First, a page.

Lesson plan: KS4 MFL – improving discussion

  • Lesson plan: KS4 MFL – improving discussion

​​You’re not the only one tired of revisiting the same old topics year after year, so why not take a tip from Salim Foughali, and take your students beyond the textbooks?

​​You’re not the only one tired of revisiting the same old topics year after year, so why not take a tip from Salim Foughali, and take your students beyond the textbooks?

​​You’re not the only one tired of revisiting the same old topics year after year, so why not take a tip from Salim Foughali, and take your students beyond the textbooks?

​You’re not the only one tired of revisiting the same old topics year after year, so why not take a tip from Salim Foughali, and take your students beyond the textbooks?

Today you will…

...be challenged and encouraged to express your views on an important issue with confidence

Another year, another textbook, and another curriculum to follow… Are you not tired of hearing: “Sir, there’s no point”? Well, I was and still am. For the past few years now, therefore, I have not used textbooks to do my lessons. The ‘click’ came with a year 9 and a year 10 class who were up for a challenge and were keen to do something different. They wanted to be able to talk, but without being limited to “these boring topics” that they were revisiting each year. So I tried to think about how to combine what we were doing at the time (opinions) and come up with something interesting that everyone would be willing to be involved in and actually have an opinion on. This lesson is aimed at KS4 students mainly, as it deals with a serious issue: the conflict in Syria. Obviously, you can choose to discuss anything you feel will inspire your class. The aim is to create a debate in which students really take part and share their views as part of working on opinions and, especially, expressing agreement and disagreement. By building up learners’ confidence with short but targeted activities, they become confident enough to speak with passion and feeling, and not just say “c’est super” or “c’est ennuyeux”.

Starter activity

You need to grasp students’ 1 interest straight away. Record your voice reading a short piece about the situation in Syria, so you can play it to the class, with the text appearing slowly as they listen. To make this more captivating, add pictures that show up at appropriate points. At the end of the listening activity, ask the question: “Est-ce qu’on doit aider la Syrie?” Before the main activities that are designed to help answer this question, ask the students to write three adjectives on their mini-white boards and tell them to swap with whomever they want in the class. This will be their homework: use the adjectives that your classmate gave you in three different sentences on the topic of Syria.

Main activities

Targeted questions

Because the topic is so important and vast you have to target your activities. Begin with the question asked in the starter. It requires some vocabulary to be able to hold a conversation, so in order to help learners build up a bank of relevant words, identify specific areas for discussion. For example, you could start by focusing on: La liberte et la violence en Syrie. Display the first part of two sentences that will enable students to search for more vocabulary related to the topic, such as ‘Il n’y a pas de liberte en Syrie car…’ and ‘Il y a de la violence en Syrie parce que…’ In groups of four, learners should come up with ways of completing both sentences.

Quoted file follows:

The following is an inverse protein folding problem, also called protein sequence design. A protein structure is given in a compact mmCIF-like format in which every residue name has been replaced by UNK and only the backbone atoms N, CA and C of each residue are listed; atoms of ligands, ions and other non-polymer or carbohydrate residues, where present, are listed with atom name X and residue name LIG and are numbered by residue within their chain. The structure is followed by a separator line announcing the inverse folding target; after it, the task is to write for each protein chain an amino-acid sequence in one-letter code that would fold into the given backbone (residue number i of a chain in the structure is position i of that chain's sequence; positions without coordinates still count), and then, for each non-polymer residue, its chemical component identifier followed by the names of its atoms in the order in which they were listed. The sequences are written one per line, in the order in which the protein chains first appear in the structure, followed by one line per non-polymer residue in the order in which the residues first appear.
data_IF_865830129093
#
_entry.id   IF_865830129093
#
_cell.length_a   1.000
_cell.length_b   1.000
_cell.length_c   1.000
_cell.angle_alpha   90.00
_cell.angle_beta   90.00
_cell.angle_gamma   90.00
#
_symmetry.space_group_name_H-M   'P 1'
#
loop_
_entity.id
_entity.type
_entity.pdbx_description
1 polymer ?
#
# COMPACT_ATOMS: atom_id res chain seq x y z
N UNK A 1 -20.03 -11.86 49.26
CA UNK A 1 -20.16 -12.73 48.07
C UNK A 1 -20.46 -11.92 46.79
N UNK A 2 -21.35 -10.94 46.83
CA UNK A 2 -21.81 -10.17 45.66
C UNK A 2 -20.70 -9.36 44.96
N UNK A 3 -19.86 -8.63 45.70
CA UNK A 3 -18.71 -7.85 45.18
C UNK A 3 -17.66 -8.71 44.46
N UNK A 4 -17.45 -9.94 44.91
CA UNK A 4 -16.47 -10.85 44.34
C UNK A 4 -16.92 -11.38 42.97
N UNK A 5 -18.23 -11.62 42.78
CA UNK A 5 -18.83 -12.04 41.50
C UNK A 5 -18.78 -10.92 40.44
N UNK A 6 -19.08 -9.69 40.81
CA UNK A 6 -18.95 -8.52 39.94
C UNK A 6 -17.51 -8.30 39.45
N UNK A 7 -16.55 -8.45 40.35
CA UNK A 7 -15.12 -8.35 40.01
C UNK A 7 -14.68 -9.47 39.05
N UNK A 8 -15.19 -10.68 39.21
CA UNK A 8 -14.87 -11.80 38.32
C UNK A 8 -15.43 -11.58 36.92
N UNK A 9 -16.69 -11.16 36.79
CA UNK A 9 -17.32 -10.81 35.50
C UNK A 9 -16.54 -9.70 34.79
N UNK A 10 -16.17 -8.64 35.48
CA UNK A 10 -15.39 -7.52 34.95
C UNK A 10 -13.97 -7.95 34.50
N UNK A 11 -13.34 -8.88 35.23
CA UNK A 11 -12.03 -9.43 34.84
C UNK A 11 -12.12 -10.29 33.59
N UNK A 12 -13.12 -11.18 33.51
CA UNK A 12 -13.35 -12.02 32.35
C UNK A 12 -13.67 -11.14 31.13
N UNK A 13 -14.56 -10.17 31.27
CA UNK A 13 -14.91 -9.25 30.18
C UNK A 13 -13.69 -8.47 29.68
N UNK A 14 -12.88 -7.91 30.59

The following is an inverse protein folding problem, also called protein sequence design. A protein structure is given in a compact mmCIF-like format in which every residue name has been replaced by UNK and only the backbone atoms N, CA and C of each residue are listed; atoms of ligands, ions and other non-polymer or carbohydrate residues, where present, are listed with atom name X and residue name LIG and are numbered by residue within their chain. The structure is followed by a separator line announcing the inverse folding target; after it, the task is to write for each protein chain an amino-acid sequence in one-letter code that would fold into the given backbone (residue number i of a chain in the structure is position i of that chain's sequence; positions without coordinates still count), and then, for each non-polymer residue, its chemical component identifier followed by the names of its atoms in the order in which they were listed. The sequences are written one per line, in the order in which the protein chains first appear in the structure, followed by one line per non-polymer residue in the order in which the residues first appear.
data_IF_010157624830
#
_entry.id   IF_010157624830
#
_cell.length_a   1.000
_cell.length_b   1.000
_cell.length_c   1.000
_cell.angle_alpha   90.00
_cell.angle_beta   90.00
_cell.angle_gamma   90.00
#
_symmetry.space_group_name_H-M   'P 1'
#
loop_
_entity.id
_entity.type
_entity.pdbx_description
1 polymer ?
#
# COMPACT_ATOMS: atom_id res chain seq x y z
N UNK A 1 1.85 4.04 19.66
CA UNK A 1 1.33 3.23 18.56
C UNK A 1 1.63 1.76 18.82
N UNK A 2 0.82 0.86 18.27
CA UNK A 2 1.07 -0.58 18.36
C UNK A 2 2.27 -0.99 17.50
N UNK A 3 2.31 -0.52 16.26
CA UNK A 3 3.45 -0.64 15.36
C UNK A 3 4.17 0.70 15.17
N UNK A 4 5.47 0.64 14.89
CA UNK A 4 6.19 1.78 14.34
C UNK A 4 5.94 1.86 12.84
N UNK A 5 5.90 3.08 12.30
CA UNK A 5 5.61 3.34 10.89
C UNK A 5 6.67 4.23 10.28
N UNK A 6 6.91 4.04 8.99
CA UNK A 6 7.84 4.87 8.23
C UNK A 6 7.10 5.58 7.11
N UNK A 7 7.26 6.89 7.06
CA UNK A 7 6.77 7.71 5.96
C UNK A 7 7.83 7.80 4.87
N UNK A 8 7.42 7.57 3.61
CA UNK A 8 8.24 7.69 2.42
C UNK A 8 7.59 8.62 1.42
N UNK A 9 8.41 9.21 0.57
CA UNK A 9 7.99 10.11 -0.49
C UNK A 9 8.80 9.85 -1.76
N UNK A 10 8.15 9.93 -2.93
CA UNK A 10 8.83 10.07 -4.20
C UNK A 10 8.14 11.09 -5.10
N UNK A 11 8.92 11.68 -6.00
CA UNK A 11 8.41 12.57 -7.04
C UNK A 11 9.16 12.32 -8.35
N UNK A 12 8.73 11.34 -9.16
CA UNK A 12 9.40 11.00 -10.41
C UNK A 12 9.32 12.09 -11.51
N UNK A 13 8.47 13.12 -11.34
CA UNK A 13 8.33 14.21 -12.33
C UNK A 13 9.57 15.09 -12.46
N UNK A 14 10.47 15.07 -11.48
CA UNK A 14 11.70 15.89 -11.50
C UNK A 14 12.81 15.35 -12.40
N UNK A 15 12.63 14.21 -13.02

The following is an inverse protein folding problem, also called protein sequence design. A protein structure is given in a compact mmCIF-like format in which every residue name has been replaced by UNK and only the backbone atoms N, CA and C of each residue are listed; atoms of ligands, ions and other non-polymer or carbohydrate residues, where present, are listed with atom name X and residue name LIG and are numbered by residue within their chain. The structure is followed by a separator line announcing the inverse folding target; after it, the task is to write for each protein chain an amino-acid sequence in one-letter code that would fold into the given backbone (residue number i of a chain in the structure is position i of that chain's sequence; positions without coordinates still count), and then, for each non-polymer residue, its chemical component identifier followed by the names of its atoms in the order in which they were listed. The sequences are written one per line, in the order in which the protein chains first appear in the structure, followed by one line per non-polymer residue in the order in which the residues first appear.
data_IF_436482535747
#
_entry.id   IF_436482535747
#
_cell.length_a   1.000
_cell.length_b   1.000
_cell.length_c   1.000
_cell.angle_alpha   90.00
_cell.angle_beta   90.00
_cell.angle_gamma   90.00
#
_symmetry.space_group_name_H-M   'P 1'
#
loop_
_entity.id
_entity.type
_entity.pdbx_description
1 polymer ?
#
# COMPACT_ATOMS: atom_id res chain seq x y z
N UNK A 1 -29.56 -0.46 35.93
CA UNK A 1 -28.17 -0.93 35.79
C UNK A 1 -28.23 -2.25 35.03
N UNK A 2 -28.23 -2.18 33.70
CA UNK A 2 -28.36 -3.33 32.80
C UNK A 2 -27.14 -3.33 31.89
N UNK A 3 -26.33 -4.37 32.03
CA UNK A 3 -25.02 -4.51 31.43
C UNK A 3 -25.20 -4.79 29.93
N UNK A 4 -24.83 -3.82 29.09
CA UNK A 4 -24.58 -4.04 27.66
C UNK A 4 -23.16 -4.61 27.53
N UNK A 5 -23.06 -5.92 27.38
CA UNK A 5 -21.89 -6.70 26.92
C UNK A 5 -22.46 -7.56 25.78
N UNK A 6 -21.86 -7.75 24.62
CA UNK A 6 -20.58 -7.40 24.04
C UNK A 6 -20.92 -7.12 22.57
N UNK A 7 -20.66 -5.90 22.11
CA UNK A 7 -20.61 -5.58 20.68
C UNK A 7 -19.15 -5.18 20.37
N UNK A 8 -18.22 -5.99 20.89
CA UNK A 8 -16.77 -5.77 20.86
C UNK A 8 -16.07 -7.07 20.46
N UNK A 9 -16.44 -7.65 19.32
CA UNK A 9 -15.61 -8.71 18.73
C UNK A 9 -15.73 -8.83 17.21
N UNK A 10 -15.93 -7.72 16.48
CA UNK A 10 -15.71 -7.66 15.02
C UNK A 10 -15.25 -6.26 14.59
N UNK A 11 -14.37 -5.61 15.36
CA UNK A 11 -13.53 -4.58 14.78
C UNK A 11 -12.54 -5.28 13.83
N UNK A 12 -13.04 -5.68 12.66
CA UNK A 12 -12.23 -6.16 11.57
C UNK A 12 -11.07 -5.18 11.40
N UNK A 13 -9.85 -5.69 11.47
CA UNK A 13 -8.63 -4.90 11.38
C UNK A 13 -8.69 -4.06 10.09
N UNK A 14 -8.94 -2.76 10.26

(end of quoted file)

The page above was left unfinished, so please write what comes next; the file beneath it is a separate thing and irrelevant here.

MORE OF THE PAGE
Targeted questions

Get students to write their sentences on Post-it notes, and exchange them with another group. Each individual must then copy the two sentences into his or her own book, and write another sentence under each, agreeing or disagreeing, using previously discussed prepositions such as selon moi/a mon avis/d’apres moi/je pense que/je crois que (this vocabulary could be displayed on the whiteboard, or on cards stuck to the groups’ tables). Collect the books at the end of the activity, to be checked and returned.

Summary

To check the outcomes of the lesson, you will have to go back to the main question: Est-ce qu’on doit aider la Syrie? Ask your students to stand up and walk around the class. When you blow your trumpet, whistle, clap your hands or whatever you have decided to do to make a signal, tell them to grab a partner and discuss the question, using their book with the sentences in it as a support. Let them talk for one minute and signal again when the time is up. Move around the class yourself as they hold their discussions, so you can give appropriate and targeted feedback; this is a great opportunity for you to praise those who do not usually speak much in lessons.

Home learning

As well as or instead of the sentence homework described in the starter activity, you could get students to write a letter to the French government, either asking it either to act in Syria, or to refrain from doing so, depending on their personal opinion.

Stretch them further

students can be shown clips to give them more details on the conflict, and thus inspire further and deeper conversation. to stretch more able learners, ask them to research and write about an issue that they feel is especially important, and present their findings to the class.

About the expert

Salim Foughali is an MFL AST teaching French and Spanish in Forest Gate Community School in Newham, East London. He thrives on discovering original AfL technics and innovative ways to motivate new teachers.

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